I was also tempted to add a few more lamb chop bones on my own plate, but waited instead for our “home style” fish which arrived soon after and I quickly used my chopsticks to separate the juicy white flesh from the fish’s carcass. Even with a few yet to be gnawed on lamb chop ribs on his plate, Mike from Yonkers attacked the defenseless fish, turning it over expertly so he could shovel the the substantial flesh on its underside into his already overflowing mouth.

Fish

Fish “home style”

Nothing remained on our table and though our bill was slightly higher than we aim for, no one was complaining. Well, almost no one with the exception of Eugene whose numerous complaints are an essential part of our meal time discourse. Without them our conversation would be even more mundane.

““What was she saying?” Eugene asked me as we got into my car, referring to the woman chasing him down Prince Street.

“She wanted to give you a massage,” I told him.

“Why would she want to do that?” He asked, incredulous.

“I guess you look tense,” I said.

He looked at me; his dark eyes glowering. “Tense? Me?”

I said nothing instead concentrating on maneuvering the car away from the numerous garbage bags that were overflowing onto Prince Street and out of the congestion that was Flushing.

Fu Run

40-09 Prince Street

Flushing

The Arepas of Astoria

28 May

arepas cafe

“Haven’t we been here before?” Eugene queried via email after Zio announced his choice, Arepas Café, conveniently located in his home base of Astoria.

“No,” I responded. “We’ve had cachapas, empanadas, and patacons from that Venezuelan place in Inwood (Stalking Corn on Dyckman Street).  But we have never had a Venezuelan arepa.”

“The Colonel and I ate there about five hours ago,” Zio told us in his email. “It was good, but I had to use hot sauce.” Not the most glowing praise, but time was running out and he had to make a pick. And we had to eat.

“Isn’t there a rule that you are not supposed to eat at the place before we all eat there?” Eugene bellowed as we convened, snuggled tightly together in the small restaurant.

“What’s with you and all the rules?” I said. “First you want Rick suspended for missing so many of our appointments and now you want to make it that we have to pick the restaurant sight unseen.”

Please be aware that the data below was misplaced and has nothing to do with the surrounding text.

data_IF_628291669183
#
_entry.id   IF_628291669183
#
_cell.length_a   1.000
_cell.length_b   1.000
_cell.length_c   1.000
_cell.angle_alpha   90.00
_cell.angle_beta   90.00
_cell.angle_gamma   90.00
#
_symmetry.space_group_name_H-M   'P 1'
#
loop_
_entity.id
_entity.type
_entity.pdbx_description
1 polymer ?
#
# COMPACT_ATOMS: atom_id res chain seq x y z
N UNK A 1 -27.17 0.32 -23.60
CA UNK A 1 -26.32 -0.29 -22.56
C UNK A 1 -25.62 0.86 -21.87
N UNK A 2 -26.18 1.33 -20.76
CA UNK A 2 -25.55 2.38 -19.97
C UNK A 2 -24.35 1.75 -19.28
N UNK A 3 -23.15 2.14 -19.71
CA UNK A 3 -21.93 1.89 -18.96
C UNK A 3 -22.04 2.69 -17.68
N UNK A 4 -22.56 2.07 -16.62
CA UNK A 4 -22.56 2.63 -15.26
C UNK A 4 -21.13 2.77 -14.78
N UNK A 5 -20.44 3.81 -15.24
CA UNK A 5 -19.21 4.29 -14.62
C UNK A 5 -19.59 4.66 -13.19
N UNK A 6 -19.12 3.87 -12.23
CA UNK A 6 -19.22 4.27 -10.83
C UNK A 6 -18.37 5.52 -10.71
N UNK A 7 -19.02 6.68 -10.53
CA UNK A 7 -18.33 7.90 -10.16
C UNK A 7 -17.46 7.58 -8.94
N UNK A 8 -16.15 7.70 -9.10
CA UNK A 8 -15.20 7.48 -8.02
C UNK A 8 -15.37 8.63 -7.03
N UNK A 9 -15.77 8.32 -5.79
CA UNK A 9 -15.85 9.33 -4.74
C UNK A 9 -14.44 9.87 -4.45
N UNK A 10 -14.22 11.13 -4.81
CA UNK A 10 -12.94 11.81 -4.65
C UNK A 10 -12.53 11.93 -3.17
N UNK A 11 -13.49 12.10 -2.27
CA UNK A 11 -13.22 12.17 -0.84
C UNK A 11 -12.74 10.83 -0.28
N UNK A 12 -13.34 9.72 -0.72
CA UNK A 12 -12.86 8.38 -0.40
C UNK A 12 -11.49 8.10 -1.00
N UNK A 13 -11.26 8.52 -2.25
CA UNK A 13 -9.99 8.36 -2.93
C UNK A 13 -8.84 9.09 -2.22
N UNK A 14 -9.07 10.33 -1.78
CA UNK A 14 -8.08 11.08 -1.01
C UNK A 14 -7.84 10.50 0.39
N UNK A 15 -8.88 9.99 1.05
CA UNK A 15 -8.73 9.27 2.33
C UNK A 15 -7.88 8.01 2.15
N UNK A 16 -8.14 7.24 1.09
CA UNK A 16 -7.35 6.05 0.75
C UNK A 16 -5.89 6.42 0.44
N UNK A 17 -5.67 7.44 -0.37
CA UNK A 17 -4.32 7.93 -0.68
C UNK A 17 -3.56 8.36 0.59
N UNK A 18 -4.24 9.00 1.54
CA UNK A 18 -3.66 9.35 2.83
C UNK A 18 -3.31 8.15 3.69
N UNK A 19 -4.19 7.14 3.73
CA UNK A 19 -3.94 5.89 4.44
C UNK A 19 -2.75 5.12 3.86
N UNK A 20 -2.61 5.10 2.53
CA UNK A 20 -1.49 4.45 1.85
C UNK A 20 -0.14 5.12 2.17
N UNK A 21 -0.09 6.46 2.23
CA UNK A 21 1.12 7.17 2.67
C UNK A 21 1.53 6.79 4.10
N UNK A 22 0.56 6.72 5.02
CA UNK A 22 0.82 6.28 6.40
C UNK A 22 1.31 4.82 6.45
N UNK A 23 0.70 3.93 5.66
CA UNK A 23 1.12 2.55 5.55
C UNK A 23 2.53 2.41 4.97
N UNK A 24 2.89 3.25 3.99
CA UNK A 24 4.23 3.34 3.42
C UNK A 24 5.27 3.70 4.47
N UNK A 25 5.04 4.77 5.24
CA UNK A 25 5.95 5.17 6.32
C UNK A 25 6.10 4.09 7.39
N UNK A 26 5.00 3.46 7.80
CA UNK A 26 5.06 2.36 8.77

“I don’t know, it feels like you’re cheating if you’ve been to the place.” Eugene said.

“Yeah, well maybe if you’d been to that falafel place near Columbia you wouldn’t have wasted our time that night.” I replied.

“Hey, he didn’t know what a falafel was until then,” Gerry chimed in.

We finally got off the subject of the rules of our group and glanced at the menu which featured a large selection of arepas, cornmeal or maize flatbread, stuffed with a variety of meats, vegetables and seafood.

“They have gazon,”  Mike from Yonkers announced.

“What’s that?” Eugene asked him.

“Baby shark,” Mike from Yonkers answered, reading from the menu.

“Ohhh, I want that,” Eugene declared.

“Ditto,” Mike from Yonkers said with a happy nod.

“Is it ethical to eat baby shark?” I asked the two. “Shouldn’t you let the shark have the opportunity to grow to be a feared predator before you eat it?”

“I don’t care. I want it and I’m having it,” Mike from Yonkers responded callously.

Would you eat a baby shark?

Would you eat a baby shark?

While Eugene and Mike from Yonkers ordered the baby shark, Gerry and I choose the “mami,” or roast pork with avocado and “white” cheese.

“I’ll try ‘Riccardo’s Tuna,’” Zio told the helpful waitress.

“Who is Riccardo?” I asked her. “And what makes his tuna so special?”

“My father is Riccardo,” she answered, shaming me to silence.  “He’s the owner. And the tuna, I don’t know, it’s just his favorite.”

We started with appetizers of mini cachapas, corn pancakes with melted cheese and asked for the mini empanadas with chicken, shredded beef, and the aforementioned baby shark.

As we sipped cold Venezuelan Polar beers, the waitress returned.